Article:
Admission clinical and 12 lead ECG characteristics, biochemical markers of myocardial necrosis, and continuous ST segment monitoring have proved to be valuable short and long term indicators of worsening outcome after an episode of ACS.1–16
However, the present study is the first to investigate the long term prognostic significance of combining troponin T and ECG monitoring among such patients.
In the present study, troponin T concentration
0.10 μg/l indicated an almost threefold increase in the risk of a long term unfavourable outcome compared with no troponin T increase. At 30 days the sensitivity, specificity, and negative predictive value of troponin T testing in predicting cardiac death or AMI were 67%, 58%, and 97%, respectively. At the end of follow up the same measures of accuracy were 71%, 63%, and 91%, respectively. That the risk of a poor outcome among patients who present with ACS and troponin T increase continues to increase for up to three years is in agreement with previous investigations.2,4,5,8
The sensitivity, specificity, and negative predictive value of one or more ST episodes in predicting a poor outcome at 30 days in this study were 83%, 71%, and 99%, respectively. We found a fairly high long term specificity of 72% and negative predictive value of 88%; however, the sensitivity was only 53%. Thus, the rather low prognostic sensitivity of ECG monitoring in the present study is based on adverse events occurring over the long term. Of those adverse events predicted by ST segment monitoring, 50% occurred within 30 days after the index event. Beyond this stage it seems that there is no difference in survival rates between patients with and patients without ST episodes. These findings are consistent with a study by Patel and colleagues14
of 212 patients with unstable angina showing that the sensitivity of transient ST episodes in predicting death and AMI at six weeks was 54% (specificity 87%, negative predictive value 97%) and 28% (specificity 88%, negative predictive value 91%), respectively, at a median of 31 months’ follow up. Overall discrepancies in measures of accuracy between the two studies may be explained by differences in crucial determinants for outcome (that is, study enrolment criteria, treatment protocols, and ECG monitoring techniques).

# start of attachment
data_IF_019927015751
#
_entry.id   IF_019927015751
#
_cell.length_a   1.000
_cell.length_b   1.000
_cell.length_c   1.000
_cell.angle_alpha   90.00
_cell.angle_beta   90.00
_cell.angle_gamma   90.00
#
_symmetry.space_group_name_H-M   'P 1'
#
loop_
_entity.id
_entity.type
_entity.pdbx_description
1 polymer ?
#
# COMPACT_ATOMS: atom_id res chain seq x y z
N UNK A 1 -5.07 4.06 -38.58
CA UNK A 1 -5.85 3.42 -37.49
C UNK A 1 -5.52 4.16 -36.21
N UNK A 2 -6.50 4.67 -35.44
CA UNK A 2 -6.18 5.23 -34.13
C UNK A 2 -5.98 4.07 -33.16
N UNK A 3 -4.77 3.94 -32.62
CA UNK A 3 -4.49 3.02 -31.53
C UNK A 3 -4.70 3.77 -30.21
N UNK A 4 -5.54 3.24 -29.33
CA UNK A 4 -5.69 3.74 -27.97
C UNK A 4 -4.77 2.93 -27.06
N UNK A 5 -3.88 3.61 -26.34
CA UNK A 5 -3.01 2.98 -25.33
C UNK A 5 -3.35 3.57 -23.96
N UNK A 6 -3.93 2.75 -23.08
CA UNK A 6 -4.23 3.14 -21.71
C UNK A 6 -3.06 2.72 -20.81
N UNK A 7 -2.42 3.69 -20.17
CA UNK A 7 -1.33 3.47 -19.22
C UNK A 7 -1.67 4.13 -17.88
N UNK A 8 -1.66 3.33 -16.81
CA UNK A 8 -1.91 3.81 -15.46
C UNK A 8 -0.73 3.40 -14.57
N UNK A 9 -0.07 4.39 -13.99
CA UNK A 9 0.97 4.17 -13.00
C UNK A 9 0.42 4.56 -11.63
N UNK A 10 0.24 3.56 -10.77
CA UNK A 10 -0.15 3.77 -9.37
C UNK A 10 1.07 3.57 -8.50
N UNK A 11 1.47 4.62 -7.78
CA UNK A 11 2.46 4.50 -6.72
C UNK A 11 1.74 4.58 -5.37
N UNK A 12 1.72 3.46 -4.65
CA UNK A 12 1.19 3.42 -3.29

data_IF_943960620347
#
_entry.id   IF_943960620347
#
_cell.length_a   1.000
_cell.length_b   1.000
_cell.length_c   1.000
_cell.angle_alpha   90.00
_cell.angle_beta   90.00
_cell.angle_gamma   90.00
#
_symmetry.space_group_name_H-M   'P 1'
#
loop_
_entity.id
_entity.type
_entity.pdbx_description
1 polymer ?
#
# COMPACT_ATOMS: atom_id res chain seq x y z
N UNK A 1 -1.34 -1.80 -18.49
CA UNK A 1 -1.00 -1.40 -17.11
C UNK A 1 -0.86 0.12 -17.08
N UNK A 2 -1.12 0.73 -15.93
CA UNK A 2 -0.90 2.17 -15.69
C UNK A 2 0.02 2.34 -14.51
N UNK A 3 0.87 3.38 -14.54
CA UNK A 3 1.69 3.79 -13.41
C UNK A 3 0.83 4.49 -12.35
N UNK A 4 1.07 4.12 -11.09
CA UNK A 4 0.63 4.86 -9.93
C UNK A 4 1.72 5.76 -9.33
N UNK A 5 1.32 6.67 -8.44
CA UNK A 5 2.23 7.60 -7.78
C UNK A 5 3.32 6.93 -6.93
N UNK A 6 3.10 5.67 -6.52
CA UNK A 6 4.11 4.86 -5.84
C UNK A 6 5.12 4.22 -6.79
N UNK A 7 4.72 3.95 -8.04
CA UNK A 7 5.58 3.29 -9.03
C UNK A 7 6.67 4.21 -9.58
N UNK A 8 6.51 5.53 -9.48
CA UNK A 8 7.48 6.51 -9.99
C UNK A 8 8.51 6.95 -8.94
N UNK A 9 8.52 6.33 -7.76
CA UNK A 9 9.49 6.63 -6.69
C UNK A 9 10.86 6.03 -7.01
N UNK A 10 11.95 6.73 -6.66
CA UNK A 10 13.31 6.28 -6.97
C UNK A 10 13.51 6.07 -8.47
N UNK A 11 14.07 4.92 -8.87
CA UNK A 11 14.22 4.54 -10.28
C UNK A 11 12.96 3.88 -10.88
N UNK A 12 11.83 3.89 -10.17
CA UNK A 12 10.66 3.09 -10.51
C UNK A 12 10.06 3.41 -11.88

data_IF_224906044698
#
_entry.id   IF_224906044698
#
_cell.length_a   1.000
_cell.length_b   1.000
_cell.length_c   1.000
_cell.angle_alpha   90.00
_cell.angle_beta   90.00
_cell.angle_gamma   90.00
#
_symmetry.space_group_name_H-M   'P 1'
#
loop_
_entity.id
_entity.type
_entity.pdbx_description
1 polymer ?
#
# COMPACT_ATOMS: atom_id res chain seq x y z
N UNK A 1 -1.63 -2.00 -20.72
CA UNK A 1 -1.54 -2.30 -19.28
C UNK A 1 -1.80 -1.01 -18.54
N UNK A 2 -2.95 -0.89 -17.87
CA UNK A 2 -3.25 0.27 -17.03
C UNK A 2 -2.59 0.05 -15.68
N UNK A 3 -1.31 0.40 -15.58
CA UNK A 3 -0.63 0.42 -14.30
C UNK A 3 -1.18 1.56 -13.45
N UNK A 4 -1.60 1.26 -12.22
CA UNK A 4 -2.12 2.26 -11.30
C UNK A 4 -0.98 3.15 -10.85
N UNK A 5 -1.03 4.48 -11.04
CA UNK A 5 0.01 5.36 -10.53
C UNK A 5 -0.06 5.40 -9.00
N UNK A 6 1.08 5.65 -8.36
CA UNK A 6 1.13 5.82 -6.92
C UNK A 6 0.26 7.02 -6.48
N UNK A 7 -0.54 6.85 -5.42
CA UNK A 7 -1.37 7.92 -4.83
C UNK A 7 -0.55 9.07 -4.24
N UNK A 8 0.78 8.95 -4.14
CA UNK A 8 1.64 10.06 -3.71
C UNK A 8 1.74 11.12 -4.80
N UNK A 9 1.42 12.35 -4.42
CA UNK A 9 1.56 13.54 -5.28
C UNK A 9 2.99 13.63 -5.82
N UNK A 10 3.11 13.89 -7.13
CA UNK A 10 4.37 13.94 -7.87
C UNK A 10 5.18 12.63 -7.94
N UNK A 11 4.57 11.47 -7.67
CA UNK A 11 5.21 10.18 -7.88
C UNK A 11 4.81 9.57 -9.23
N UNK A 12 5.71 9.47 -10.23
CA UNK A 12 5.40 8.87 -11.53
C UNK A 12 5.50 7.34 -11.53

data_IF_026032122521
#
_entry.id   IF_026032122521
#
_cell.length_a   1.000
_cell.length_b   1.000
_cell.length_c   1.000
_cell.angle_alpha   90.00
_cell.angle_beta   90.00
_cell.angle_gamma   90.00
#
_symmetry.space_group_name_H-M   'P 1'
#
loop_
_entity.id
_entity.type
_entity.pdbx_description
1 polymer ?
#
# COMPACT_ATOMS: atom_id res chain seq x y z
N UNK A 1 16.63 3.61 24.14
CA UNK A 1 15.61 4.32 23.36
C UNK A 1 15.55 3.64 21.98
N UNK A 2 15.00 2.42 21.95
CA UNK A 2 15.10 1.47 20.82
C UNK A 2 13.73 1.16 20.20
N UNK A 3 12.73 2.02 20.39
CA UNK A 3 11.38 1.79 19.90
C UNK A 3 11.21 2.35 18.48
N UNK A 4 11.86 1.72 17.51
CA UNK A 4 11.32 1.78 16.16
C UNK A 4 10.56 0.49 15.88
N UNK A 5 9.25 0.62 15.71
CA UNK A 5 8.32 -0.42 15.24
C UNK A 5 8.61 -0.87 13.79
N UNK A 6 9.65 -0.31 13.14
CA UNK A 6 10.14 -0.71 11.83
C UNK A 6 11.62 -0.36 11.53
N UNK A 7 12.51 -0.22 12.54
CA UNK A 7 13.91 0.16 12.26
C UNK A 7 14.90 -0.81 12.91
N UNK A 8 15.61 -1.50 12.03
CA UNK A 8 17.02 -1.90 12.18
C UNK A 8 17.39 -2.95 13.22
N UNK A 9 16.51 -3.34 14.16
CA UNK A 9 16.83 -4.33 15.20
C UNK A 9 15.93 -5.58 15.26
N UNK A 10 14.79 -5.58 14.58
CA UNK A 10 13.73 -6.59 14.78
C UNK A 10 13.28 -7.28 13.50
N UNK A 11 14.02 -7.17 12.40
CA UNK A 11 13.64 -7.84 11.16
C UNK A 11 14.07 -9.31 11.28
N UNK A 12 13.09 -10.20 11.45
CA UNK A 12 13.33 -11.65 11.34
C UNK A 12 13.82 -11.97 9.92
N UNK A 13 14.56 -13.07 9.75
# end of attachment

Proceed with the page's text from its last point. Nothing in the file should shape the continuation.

Both troponin T and continuous multi-lead ST segment monitoring provide independent short term prognostic value in ACS.15,16
Rather unexpectedly, the presence of transient ST episodes in the present study did not have significant long term prognostic value once the information from troponin testing was taken into account. During recent years it has been shown that patients at higher risk for a subsequent poor outcome as indicated by an increased troponin concentration or the presence of ST episodes benefit the most from a strategy of early angiography and revascularisation.19–21
In the present study 45% of the study population, on the discretion of the treating physicians, underwent revascularisation during follow up. During the TRIM study period, as recommended by the 1994 unstable angina guidelines,22
referral for angiography and revascularisation should be related to the patients risk of an adverse outcome such as the presence of recurrent angina and ischaemia at rest. Therefore, it may be speculated that the lack of blinding of the treating physicians to ST (in contrast to troponin) data in this study to some extent may have influenced treatment decisions (for example, referral for angiography), thus reducing the impact of ECG monitoring on late prognosis. However, we found no differences in frequency or timing of revascularisation according to the presence or absence of transient ST episodes. Moreover, the lack of late independent prognostic value of ECG monitoring remains valid even after sensitivity analysis with the censoring of patients at the time of coronary revascularisation. Thus, it is unlikely that the lack of blinding of the treating physicians to the ECG data in this study was a major determinant of the reduced impact of ECG monitoring on late prognosis.